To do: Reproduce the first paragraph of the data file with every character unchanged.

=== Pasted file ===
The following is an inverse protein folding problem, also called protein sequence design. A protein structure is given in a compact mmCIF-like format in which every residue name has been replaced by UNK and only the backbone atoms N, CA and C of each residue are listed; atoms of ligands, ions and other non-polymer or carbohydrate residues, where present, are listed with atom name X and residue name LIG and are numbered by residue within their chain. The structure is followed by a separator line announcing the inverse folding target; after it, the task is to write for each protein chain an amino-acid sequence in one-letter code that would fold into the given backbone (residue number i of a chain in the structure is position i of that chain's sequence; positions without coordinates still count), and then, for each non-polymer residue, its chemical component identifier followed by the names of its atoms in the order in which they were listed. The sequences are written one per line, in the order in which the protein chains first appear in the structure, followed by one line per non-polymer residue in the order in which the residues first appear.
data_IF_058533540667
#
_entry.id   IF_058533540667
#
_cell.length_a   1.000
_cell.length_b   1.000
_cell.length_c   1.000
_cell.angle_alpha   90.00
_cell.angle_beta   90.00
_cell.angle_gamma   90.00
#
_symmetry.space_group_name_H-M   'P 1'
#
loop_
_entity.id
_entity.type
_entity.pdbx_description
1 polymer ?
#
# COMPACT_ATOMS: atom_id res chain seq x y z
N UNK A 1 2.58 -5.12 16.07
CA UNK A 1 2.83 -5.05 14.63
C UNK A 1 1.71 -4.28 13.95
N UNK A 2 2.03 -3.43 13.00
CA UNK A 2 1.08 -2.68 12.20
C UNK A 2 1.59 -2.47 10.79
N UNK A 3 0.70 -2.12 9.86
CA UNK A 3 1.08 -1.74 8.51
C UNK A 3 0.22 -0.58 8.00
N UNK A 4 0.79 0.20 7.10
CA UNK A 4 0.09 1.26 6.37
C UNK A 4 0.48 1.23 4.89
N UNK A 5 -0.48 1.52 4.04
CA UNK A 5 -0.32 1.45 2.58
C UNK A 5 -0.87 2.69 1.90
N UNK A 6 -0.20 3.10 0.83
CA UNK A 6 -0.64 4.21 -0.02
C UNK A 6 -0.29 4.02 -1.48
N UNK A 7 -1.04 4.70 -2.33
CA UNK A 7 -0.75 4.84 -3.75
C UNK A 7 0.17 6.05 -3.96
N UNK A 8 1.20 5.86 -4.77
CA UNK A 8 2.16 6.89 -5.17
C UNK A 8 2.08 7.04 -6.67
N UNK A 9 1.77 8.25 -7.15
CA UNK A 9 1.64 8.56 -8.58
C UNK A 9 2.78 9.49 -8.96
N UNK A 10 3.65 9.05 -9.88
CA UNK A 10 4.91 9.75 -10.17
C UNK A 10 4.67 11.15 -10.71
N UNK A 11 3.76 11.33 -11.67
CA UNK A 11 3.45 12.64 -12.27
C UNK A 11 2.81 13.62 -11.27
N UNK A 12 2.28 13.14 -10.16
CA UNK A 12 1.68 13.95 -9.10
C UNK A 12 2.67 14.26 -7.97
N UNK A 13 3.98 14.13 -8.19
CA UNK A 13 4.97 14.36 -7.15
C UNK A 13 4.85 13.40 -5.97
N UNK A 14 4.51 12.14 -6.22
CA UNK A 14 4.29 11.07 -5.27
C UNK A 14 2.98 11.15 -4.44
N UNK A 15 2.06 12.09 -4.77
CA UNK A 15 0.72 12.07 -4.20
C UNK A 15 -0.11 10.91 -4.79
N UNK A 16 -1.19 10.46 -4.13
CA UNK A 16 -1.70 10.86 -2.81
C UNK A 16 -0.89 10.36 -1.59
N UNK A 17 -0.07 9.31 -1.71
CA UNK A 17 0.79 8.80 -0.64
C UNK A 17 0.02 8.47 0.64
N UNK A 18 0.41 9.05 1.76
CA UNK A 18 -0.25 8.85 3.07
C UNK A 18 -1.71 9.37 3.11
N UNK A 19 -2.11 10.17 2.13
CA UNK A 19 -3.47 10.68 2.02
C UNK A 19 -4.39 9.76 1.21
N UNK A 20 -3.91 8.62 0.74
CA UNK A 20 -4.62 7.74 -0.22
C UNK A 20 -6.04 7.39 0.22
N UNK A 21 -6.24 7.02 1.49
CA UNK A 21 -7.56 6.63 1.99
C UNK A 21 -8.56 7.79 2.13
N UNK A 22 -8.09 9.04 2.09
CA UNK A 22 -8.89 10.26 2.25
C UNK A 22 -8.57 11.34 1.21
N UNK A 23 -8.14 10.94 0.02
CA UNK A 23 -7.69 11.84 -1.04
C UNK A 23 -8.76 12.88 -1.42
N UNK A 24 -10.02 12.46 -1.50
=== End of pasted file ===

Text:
The following is an inverse protein folding problem, also called protein sequence design. A protein structure is given in a compact mmCIF-like format in which every residue name has been replaced by UNK and only the backbone atoms N, CA and C of each residue are listed; atoms of ligands, ions and other non-polymer or carbohydrate residues, where present, are listed with atom name X and residue name LIG and are numbered by residue within their chain. The structure is followed by a separator line announcing the inverse folding target; after it, the task is to write for each protein chain an amino-acid sequence in one-letter code that would fold into the given backbone (residue number i of a chain in the structure is position i of that chain's sequence; positions without coordinates still count), and then, for each non-polymer residue, its chemical component identifier followed by the names of its atoms in the order in which they were listed. The sequences are written one per line, in the order in which the protein chains first appear in the structure, followed by one line per non-polymer residue in the order in which the residues first appear.